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carried the cockade of the republic on those inland seas. This was pretty early in the present century, when the navigation was still confined to the employment of a few ships and schooners. Since that day, light may be said to have broken into the wilderness, and the rays of the sun have penetrated to tens of thousands of beautiful valleys and plains, that then lay in "grateful shade." Towns have been built. along the whole of the extended line of coasts, and the traveller now stops at many a place of ten or fifteen, and at one of even fifty thousand inhabitants, where a few huts then marked the natural sites of future marts. In a word, though the scenes of this book are believed to have once been as nearly accurate as is required by the laws which govern fiction, they are so no longer. Oswego is a large and thriving town; Toronto and Kingston, on the other side of the lake, compete with it; while Buffalo, Detroit, Cleveland, Milwaukie, and Chicago, on the upper lakes, to say nothing of a hundred places of lesser note, are fast advancing to the level of commercial places of great local importance. In these changes, the energy of youth and abundance is quite as much apparent as any thing else; and it is ardently to be hoped that the fruits of the gifts of a most bountiful Providence may not be mistaken for any peculiar qualities in those who have been their beneficiaries. A just appreciation of the first of these facts will render us grateful and meek; while the vainglorious, who are so apt to ascribe all to themselves, will be certain to live long enough to ascertain the magnitude of their error. That great results are intended to be produced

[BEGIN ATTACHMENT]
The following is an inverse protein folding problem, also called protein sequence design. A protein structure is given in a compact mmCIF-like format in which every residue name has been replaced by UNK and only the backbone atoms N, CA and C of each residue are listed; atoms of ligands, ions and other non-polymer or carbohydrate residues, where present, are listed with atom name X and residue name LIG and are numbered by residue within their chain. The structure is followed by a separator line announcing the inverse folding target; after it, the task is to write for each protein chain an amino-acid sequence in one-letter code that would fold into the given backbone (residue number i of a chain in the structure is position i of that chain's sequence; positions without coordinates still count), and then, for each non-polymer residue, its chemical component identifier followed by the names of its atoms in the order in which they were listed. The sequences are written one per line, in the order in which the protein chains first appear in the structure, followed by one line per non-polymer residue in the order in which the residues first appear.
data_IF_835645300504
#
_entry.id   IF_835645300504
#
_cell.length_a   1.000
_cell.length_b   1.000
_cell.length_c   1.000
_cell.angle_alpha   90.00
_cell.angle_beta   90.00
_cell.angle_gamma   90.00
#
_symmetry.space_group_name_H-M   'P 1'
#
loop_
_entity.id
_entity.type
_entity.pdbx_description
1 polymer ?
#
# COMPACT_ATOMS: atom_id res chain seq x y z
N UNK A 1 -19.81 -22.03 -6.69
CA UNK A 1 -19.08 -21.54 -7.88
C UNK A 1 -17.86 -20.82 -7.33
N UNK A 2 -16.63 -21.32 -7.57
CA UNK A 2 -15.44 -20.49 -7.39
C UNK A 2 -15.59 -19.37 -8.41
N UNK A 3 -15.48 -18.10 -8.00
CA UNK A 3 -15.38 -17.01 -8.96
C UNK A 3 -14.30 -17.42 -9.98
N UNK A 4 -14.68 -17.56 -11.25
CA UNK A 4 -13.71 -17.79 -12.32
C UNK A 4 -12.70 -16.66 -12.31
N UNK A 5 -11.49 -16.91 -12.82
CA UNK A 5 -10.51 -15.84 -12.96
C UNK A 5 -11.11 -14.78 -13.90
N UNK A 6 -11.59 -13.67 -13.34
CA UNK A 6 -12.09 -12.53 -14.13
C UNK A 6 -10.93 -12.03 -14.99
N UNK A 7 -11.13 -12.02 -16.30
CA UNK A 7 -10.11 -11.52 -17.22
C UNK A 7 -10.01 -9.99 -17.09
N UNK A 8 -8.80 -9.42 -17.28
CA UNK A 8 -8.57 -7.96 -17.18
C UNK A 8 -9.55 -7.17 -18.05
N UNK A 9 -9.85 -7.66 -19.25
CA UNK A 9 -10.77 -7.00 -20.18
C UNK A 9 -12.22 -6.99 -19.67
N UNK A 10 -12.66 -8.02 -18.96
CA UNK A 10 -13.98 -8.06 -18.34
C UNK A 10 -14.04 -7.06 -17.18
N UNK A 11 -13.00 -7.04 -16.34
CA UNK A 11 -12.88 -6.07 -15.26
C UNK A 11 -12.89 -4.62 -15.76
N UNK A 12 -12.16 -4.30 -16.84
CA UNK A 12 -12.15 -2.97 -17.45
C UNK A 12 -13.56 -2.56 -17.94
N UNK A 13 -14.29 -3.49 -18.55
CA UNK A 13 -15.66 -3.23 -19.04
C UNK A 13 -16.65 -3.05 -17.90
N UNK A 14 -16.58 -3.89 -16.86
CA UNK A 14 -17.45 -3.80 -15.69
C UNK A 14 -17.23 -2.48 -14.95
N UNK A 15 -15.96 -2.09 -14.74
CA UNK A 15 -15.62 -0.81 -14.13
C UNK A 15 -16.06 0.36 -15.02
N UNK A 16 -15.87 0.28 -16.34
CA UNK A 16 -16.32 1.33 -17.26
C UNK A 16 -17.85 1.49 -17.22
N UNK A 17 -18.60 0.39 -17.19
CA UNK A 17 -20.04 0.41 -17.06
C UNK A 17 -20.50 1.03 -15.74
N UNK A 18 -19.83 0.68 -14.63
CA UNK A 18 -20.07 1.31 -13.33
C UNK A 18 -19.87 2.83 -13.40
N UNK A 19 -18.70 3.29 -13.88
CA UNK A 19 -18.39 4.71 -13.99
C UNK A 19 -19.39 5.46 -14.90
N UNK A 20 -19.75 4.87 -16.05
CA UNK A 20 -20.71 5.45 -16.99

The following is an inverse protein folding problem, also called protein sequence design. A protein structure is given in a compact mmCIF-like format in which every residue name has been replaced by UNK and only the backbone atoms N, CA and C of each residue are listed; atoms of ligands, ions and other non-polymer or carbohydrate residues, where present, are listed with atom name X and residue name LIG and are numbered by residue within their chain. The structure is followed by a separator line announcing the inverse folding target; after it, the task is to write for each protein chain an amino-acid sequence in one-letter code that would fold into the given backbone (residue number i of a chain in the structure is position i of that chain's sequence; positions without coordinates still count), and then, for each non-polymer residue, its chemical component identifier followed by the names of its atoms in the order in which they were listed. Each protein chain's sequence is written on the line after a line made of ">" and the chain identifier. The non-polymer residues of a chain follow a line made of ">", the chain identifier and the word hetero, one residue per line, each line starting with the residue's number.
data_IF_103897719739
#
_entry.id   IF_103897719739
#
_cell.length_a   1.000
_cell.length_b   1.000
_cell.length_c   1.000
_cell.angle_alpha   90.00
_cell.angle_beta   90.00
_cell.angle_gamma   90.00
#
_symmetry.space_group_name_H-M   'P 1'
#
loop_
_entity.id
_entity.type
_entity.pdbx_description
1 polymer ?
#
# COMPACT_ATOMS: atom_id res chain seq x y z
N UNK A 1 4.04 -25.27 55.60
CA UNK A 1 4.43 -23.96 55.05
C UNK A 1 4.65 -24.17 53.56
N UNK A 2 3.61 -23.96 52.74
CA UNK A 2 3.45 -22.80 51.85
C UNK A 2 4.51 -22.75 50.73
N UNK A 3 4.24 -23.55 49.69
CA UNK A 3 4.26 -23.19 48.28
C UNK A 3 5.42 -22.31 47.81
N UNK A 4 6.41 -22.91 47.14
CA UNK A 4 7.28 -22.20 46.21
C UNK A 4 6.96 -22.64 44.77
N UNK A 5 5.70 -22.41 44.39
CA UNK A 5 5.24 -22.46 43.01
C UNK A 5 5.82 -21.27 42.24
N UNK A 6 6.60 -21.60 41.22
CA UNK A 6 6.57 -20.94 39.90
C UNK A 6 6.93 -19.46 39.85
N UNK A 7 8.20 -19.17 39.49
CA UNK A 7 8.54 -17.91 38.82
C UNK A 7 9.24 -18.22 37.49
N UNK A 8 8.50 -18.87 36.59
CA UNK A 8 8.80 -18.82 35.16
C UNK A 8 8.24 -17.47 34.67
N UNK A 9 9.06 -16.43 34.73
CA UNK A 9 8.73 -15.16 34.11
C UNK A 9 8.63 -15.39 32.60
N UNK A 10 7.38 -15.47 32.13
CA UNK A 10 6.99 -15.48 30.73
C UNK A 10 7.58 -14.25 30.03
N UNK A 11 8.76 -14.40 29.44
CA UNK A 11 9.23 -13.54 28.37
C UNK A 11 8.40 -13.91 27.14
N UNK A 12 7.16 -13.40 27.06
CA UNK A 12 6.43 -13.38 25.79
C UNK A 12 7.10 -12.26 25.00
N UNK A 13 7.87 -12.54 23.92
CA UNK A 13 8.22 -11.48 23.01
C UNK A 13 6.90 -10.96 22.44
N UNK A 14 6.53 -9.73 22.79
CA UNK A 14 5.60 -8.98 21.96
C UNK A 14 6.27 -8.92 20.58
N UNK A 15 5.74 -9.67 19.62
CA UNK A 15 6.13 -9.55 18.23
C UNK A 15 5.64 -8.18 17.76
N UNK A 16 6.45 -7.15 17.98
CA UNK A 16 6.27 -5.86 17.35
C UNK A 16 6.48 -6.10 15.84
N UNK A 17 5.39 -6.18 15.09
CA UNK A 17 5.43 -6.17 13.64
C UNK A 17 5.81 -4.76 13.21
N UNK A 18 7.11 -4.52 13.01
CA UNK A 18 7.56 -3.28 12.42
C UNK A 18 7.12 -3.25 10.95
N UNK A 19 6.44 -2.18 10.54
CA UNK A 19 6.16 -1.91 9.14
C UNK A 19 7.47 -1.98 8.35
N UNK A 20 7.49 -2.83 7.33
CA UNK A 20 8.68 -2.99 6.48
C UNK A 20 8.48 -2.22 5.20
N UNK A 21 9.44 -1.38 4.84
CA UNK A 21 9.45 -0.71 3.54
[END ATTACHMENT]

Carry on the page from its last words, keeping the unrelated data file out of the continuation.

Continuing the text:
by means of these wonderful changes, we firmly believe; but that they will prove to be the precise results now so generally anticipated, in consulting the experience of the past, and taking the nature of man into the account, the reflecting and intelligent may be permitted to doubt.
It may strike the novice as an anachronism, to place vessels on Ontario in the middle of the eighteenth century, but, in this particular, facts will fully bear out all the license of the fiction. Although the precise vessels mentioned in these pages may never have existed on that water, or anywhere else, others so nearly resembling them as to form a sufficient authority for their introduction into a work of fiction, are known to have navigated that inland sea, even at a period much earlier than the one just mentioned. It is a fact not generally remembered, however well known it may be, that there are isolated spots along the line of the great lakes, that date, as settlements, as far back as many of the oldest American towns, and which were the seats of a species of civilization long before the greater portion of even the original states was rescued from the wilderness.
Ontario, in our own times, has been the scene of important naval evolutions. Fleets have manoeuvred on those waters, which, half a century since, were desert wastes; and the day is not distant, when the whole of that vast range of lakes will become the seat of empire, and fraught with all the interests of human society. A passing glimpse, even though it be in a work of fiction, of what that vast region so lately was, may help to make up the sum of knowl
edge by which alone a just appreciation can be formed of the wonderful means by which Providence is clearing the way for the advancement of civilization across the whole American continent.